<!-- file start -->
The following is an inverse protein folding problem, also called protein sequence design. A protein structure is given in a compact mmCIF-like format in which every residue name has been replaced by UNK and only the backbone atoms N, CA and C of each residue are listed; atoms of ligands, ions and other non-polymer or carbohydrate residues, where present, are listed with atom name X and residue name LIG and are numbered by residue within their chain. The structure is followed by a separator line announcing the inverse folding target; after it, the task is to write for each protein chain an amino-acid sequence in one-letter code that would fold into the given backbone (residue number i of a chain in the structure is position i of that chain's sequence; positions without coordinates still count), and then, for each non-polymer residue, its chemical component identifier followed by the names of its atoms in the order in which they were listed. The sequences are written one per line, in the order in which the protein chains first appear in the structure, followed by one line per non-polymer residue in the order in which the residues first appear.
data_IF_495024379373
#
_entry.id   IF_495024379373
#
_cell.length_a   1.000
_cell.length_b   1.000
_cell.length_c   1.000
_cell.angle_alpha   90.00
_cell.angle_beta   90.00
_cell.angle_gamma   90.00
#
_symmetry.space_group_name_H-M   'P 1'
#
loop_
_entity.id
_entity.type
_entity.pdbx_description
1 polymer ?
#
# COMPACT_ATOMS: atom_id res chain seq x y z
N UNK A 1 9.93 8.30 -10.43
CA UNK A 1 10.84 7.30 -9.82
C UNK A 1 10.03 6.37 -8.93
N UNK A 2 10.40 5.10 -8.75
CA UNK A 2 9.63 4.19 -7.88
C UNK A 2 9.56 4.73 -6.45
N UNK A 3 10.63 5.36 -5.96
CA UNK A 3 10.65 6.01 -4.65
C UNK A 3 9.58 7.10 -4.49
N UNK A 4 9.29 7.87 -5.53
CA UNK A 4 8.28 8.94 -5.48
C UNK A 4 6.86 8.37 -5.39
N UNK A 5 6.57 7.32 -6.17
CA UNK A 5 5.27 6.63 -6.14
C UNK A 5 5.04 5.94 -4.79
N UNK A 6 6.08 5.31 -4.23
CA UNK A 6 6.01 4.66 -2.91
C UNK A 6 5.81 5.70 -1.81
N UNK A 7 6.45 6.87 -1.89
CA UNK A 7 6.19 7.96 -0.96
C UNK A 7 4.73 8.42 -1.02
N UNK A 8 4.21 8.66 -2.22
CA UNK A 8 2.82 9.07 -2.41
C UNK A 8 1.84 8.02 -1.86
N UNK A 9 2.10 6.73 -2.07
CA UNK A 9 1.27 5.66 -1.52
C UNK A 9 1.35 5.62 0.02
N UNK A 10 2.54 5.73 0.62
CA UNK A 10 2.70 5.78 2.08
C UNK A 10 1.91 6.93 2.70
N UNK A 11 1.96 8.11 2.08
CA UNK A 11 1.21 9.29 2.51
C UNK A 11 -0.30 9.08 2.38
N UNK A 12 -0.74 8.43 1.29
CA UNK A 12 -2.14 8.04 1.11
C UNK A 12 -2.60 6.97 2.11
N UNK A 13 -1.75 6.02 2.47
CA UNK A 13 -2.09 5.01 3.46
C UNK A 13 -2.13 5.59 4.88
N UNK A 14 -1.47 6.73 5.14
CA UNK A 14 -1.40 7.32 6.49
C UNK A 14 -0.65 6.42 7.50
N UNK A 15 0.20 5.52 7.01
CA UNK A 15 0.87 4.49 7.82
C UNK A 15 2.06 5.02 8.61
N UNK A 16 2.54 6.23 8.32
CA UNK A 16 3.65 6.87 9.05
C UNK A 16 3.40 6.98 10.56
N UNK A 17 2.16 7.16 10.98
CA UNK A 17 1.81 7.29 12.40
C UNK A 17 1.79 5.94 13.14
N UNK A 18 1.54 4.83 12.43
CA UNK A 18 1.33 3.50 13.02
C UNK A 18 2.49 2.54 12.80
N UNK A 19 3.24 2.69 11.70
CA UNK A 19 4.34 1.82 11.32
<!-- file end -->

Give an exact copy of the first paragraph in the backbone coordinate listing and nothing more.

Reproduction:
The following is an inverse protein folding problem, also called protein sequence design. A protein structure is given in a compact mmCIF-like format in which every residue name has been replaced by UNK and only the backbone atoms N, CA and C of each residue are listed; atoms of ligands, ions and other non-polymer or carbohydrate residues, where present, are listed with atom name X and residue name LIG and are numbered by residue within their chain. The structure is followed by a separator line announcing the inverse folding target; after it, the task is to write for each protein chain an amino-acid sequence in one-letter code that would fold into the given backbone (residue number i of a chain in the structure is position i of that chain's sequence; positions without coordinates still count), and then, for each non-polymer residue, its chemical component identifier followed by the names of its atoms in the order in which they were listed. The sequences are written one per line, in the order in which the protein chains first appear in the structure, followed by one line per non-polymer residue in the order in which the residues first appear.